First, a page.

Lean And Mean Dark Custom Attitude

Stripped-down Sportsters have progressed beyond the days of the “$4,995 Sporty,” into what has become a blank canvas for designers at Harley-Davidson. Each new model seems to gravitate toward a specific design edict be it historical, custom or some combination thereof. The Sportster Forty-Eight is no exception as it reaches back to the 1970s-and-beyond for inspiration. The 1200 cc Evo engine comes blacked out with chrome blings, fed by a ’peanut tank’ that appeared on Sporty’s throughout its history. Low, low seat height and Dark Custom attitude give the Forty-Eight that low-slung, lean, mean look.

Continue reading for my review of the Harley-Davidson Forty-Eight.

Design

2016 - 2018 Harley-Davidson Forty-Eight
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The slammed handlebars and forward foot controls put the rider in an aggressive, forward-leaning, windsock position ready to dip head and shoulder into a turn.

I like to see these somewhat-special bikes; they pay homage to their roots, but aren’t slaves to any specific model. So far, the special Sporties have been relevant, and it seems the designers aren’t jumping the shark quite yet so I look forward to the next concept. Meanwhile, let’s take a look at what makes the Forty-Eight so, well, forty-eightish.

The fuel tank serves as the primary design feature and lends the bike its name, sort of. Behold the “Peanut Tank.” We first saw this tank in 1947 and made its production-bike debut on the 1948 Harley S 125 “Hummer,” with appearances throughout the XL family history. In a move that was perhaps a little too authentic, the factory trimmed the tank down to a mere 2.1 gallons. Granted, it does have the right look, but I will stick to my 3.3-gallon, peanut-like tank, thank you very much.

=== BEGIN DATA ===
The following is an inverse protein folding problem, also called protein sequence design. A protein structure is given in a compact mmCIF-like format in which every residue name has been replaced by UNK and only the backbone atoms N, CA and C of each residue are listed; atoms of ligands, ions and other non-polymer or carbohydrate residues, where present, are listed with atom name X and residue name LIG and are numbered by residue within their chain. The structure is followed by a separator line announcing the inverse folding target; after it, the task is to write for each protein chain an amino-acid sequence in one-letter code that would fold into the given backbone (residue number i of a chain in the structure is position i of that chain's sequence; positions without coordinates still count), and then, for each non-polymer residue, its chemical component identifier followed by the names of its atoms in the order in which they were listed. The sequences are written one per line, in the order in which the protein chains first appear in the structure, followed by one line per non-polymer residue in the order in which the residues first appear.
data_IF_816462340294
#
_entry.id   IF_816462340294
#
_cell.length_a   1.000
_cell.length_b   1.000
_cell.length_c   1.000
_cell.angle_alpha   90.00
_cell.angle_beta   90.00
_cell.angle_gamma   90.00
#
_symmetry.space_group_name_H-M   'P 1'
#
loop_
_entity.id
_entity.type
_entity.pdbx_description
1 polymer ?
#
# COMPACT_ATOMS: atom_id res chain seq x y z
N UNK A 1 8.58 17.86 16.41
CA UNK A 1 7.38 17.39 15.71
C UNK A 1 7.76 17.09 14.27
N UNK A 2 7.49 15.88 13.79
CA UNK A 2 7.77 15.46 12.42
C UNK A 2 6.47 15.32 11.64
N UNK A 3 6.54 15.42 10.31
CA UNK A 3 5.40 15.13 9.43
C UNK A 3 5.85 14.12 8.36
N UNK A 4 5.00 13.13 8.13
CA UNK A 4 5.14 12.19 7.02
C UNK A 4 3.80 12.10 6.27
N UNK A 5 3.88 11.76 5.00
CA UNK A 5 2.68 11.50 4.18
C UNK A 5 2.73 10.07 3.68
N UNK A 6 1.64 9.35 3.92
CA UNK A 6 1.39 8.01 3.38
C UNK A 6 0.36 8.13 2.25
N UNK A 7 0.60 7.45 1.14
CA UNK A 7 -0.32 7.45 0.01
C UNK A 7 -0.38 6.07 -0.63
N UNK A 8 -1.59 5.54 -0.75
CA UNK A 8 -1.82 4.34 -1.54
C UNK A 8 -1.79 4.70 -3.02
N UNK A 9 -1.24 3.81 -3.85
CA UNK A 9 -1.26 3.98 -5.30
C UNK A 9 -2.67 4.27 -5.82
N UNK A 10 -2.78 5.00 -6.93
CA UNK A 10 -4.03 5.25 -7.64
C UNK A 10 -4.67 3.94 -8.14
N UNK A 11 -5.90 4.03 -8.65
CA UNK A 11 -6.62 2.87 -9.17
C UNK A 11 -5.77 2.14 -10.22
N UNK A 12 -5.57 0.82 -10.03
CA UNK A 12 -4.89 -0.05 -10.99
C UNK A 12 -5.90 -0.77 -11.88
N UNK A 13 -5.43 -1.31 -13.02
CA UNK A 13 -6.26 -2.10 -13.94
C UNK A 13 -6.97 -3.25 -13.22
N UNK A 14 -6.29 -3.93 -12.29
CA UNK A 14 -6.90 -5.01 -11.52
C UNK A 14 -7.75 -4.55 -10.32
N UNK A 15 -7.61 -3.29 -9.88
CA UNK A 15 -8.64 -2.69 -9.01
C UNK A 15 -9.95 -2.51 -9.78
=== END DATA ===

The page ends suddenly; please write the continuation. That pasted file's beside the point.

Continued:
Designers then leaped to the custom culture of the 1970s for the rest of the rolling chassis. Cut-down fenders, lowered suspension and Harley’s Dark Custom touches take this ride right back to the “Death to Disco” era. In fact, the only part of this sled that isn’t either black or chrome would be the badged, or flamed, namesake fuel tank with just a splash of color to draw the eye to the bike’s showpiece feature.

The slammed handlebars and forward foot controls put the rider in an aggressive, forward-leaning, windsock position ready to dip head and shoulder into a turn. This is actually a comfortable riding position, and it shifts your weight forward over the bike’s center-of-mass for surprisingly nimble cornering.

If you are a reader that lives in the more Northern climates where you have to store your bike for months out of the year, you’ll appreciate the battery tender harness added as standard equipment for the 2017 model-year. For 2018, the factory brings us the limited edition 115th Anniversary model with really sharp-looking Legend Blue Denim paint, blue saddle stitching to match, and a tattoo-inspired Eagle with Bar & Shield graphic draped across the top and right side of the tank. It’s a very elegant look. The Forty-Eight is the only Sportster model to get the anniversary edition and it really sets it apart from the rest of the family.

Chassis

2016 - 2018 Harley-Davidson Forty-Eight
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115th Anniversary

Slammed suspension at both ends not only lowers the overall center-of-gravity, but it also looks really 'Boss' with the fat, 16-inch wheels.

A one-piece, engine and transmission unit dictates frame design, so the factory started out with its usual tubular-steel, dual-downtube, dual-cradle skeleton. The steering head is set for 30.2 degrees of rake to give 5.3 inches of trail; perfect for the fat, 16-inch, 130/90 front tire. Robust 49 mm front forks reinforce the beefiness afforded by the front tire, and the rear shock comes with a screw-adjuster for easy preload adjustment. Suspension at both ends comes slammed to the max for a low, 26.2-inch laden seat height and 3.9 inches of ground clearance. Of course, not only does this lower the overall center-of-gravity, but it also looks really Boss with the fat, 16-inch wheels.